}
if (!string.IsNullOrWhiteSpace(capabilities.Platform))
{
    doc.platform = capabilities.Platform;
}

The functionality was very limited. Here’s a snapshot of stats gathered with the old method:

Image of a pie chart

v1 Browser Data

The “browser capabilities” functionality doesn’t exist out of the box in .NET Core, so I did some research and landed on the UA Parser project. It contains some advanced logic to generically parse user agent strings and can be augmented with a set of configuration files that contain metadata about known agents. I have no desire to keep up with the latest files, so I chose to go with the basic metadata. This is a great aspect of Azure Functions: the ability to integrate third-party packages. The logic changed to this:

var parser = UAParser.Parser.GetDefault();
var client = parser.Parse(parsed.Agent);
{
    var browser = client.UserAgent.Family;
    var version = client.UserAgent.Major;
    var browserVersion = $"{browser} {version}";
    doc.browser = browser;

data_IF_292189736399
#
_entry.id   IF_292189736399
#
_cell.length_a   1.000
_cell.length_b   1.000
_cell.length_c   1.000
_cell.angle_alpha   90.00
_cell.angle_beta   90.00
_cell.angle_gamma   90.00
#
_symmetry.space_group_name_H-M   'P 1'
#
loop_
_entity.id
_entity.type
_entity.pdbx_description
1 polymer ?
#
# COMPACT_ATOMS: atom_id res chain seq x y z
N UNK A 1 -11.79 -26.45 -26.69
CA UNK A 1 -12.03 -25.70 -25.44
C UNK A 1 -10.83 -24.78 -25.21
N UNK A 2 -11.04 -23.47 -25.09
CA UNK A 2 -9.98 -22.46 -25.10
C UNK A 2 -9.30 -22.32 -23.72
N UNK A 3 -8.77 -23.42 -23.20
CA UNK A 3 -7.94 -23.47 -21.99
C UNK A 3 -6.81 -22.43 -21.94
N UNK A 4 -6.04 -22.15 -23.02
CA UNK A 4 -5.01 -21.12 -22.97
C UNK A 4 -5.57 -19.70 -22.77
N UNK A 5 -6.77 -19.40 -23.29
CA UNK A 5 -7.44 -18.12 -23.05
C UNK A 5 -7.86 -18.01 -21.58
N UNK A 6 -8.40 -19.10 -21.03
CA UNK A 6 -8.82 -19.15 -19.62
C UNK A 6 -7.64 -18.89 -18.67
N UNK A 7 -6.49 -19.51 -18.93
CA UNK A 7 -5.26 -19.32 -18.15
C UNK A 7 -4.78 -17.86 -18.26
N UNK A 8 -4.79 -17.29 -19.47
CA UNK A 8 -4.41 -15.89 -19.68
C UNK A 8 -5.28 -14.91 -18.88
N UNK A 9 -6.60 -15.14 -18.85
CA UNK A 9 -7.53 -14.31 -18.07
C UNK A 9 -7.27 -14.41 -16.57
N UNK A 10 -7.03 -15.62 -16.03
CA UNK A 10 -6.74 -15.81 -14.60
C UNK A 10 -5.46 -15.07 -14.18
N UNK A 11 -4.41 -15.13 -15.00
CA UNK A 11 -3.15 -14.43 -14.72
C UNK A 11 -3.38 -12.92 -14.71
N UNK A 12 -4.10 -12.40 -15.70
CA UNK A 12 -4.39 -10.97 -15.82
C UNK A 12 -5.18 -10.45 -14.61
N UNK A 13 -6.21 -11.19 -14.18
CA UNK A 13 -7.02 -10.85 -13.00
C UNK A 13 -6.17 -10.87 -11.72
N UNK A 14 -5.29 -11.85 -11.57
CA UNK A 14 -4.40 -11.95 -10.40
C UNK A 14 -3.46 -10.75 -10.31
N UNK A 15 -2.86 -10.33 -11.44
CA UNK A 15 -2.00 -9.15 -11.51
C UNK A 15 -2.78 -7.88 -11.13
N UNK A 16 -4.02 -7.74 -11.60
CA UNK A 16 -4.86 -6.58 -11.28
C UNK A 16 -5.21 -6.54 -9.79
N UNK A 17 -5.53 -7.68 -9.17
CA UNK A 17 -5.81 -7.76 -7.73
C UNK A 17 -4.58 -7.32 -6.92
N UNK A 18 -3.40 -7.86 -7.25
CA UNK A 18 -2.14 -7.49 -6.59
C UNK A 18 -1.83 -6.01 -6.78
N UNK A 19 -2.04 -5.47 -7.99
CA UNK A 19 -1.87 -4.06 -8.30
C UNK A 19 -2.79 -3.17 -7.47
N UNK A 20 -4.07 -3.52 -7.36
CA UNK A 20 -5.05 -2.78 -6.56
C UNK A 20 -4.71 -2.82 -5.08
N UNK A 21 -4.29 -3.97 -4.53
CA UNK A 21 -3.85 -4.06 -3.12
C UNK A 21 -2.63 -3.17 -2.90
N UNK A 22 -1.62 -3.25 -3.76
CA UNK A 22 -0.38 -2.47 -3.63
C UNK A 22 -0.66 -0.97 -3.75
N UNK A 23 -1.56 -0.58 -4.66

doc.browserVersion = version;
    doc.browserWithVersion = browserVersion;
}
if (client.Device.IsSpider)
{
    doc.crawler = 1;
}
if (parsed.Agent.ToLowerInvariant().Contains("mobile"))
{
    doc.mobile = 1;
    var manufacturer = client.Device.Brand;
    doc.mobileManufacturer = manufacturer;
    var model = client.Device.Model;
    doc.mobileModel = model;
    doc.mobileDevice = $"{manufacturer} {model}";
}
else
{
    doc.desktop = 1;
}
if (!string.IsNullOrWhiteSpace(client.OS.Family))
{
    doc.platform = client.OS.Family;
    doc.platformVersion = client.OS.Major;
    doc.platformWithVersion = $"{client.OS.Family} {client.OS.Major}";
}

The data is richer, as this snapshot shows:

Image of a pie chart

v2 Browser Data

I am still figuring out what information I can collect and how to instrument it, but it’s nice to have the extra fidelity and have options to increase granularity.

Testing